From the ivory tower: Biodontics helping young dentists become early adopters

Sept. 1, 2006
Except for the usual 6 to 8 percent of early adopters found in almost any group, dentists are not known for rapidly embracing innovations.

By Edward F. Rossomando, DDS, PhD, MS Professor and Director, Center for Research and Education in Product Evaluation (CRETE), School of Dental Medicine, University of Connecticut, Farmington, CT

Except for the usual 6 to 8 percent of early adopters found in almost any group, dentists are not known for rapidly embracing innovations. The need to enhance the rate of acceptance of innovations by the dental profession has become so acute that a new dental discipline, Biodontics, has emerged as the dental specialty that actively encourages the introduction of innovations into dental practice. Biodontics promotes such acceptance by focusing on dental students. In 2005, roughly 4,300 students graduated from the 56 U.S. dental schools; one can only assume that perhaps 10 percent of these students will be early adopters, and therefore Biodontists. However, the Biodontics Educational Program (BEP) was developed with the goal of at least doubling this number. It is the BEP’s assumption that, by enhancing the adoption of innovations, the dental office will become more effective and efficient, which, in turn, will enhance the population’s accessibility to oral health care.

To double the number of early adopters, the Biodontics Educational Program has developed a curriculum that addresses two questions usually asked by dentists:

  1. Why is the first generation of a new product so expensive?
  2. Why should I purchase these new products first and be an early adopter? Will my office be more efficient and provide better service for my patients if I act quickly?

Why is a new product expensive?

The curriculum developed to respond to this question considers the process by which ideas are converted to marketable products. To discuss the process, the BEP program invited several dental entrepreneurs to explain it. Presentations by Dr. Arthur Ashman, founder of Bioplant Inc., Dr. Kenneth Kornman, a founder of Interleukin Genetics, Inc., and Dr. Jeffery Hillman, a founder of Oragenics, introduced the process from the point of view of the inventor and entrepreneur who decides to set up a company to manufacture the product. When the inventor decides to license the technology, a presentation is often made to an established company. For these presentations, it is useful and often helpful to understand how a company makes a decision on which of the many technologies are presented, and what it will select for license and manufacturing. To provide insight into this decision-making process, R&D directors from several companies have been invited to participate. Presentations by William McHale of Primer Dental Co., and Foti Panagakos of Colgate-Palmolive, Inc., reviewed the process their companies employ to decide which innovations to license and bring to the market.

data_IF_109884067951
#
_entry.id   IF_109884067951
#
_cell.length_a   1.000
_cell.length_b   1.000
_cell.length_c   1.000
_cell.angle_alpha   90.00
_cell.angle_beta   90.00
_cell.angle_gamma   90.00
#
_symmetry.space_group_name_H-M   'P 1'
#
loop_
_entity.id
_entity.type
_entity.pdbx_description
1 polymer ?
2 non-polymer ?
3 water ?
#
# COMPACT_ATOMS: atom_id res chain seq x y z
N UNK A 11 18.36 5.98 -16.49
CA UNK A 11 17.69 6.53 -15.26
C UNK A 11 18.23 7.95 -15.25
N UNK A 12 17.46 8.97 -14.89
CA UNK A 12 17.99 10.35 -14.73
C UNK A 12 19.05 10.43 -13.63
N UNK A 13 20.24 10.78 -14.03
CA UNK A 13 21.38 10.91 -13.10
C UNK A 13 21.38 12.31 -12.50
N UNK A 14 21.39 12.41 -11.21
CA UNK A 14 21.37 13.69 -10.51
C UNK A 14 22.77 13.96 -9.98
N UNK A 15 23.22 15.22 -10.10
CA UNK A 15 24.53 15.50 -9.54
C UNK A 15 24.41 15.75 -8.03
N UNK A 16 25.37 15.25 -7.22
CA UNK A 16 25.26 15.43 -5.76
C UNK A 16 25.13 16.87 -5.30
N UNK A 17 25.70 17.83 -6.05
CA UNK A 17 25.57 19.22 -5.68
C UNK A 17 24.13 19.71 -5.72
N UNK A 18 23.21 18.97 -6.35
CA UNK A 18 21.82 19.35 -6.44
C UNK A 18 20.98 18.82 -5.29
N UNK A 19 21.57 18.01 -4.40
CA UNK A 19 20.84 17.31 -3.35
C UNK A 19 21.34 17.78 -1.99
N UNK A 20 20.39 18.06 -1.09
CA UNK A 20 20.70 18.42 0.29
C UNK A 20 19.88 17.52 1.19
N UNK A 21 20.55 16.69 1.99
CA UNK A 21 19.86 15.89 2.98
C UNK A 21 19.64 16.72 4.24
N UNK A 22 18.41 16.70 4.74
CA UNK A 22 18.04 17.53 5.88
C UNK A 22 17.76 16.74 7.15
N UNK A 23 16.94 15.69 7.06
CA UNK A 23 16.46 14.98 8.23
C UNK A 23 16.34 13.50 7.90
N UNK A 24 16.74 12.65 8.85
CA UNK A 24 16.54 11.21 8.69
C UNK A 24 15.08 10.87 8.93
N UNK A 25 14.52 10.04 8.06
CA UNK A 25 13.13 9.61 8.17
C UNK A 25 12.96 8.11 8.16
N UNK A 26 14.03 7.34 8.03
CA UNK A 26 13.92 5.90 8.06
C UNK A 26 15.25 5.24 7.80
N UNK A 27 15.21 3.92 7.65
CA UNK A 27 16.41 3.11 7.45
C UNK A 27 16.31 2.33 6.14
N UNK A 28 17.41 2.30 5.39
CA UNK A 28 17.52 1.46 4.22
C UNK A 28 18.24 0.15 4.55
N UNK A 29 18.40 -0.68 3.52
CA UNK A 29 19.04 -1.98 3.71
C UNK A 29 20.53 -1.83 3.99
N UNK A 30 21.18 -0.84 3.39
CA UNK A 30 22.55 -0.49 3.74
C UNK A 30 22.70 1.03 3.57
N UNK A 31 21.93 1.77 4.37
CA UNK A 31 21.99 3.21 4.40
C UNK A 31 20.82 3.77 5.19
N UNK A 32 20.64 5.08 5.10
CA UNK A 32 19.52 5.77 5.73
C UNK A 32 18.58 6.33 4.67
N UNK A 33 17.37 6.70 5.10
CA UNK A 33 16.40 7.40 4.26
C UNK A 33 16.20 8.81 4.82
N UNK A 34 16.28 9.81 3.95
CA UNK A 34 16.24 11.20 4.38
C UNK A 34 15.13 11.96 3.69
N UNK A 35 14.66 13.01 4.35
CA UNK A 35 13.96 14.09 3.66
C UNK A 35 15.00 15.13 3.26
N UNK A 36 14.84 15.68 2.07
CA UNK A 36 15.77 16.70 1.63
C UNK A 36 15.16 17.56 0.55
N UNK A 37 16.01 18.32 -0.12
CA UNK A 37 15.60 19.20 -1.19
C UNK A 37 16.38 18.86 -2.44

To fully understand why the first generation of a new product is so costly, it is necessary to understand the cost of manufacturing a new product line. To provide this insight, the BEP included presentations and tours of three Connecticut companies including Centrix, Inc., Pentron, Inc., and Ultimate NiTi Technologies. During each of the tours, the costs associated with acquisition of capital equipment, personnel training, and compliance were discussed in detail. From these presentations and tours, it became clear that there are extensive sunk costs associated with any new product, and these costs must be recovered if the company is to survive.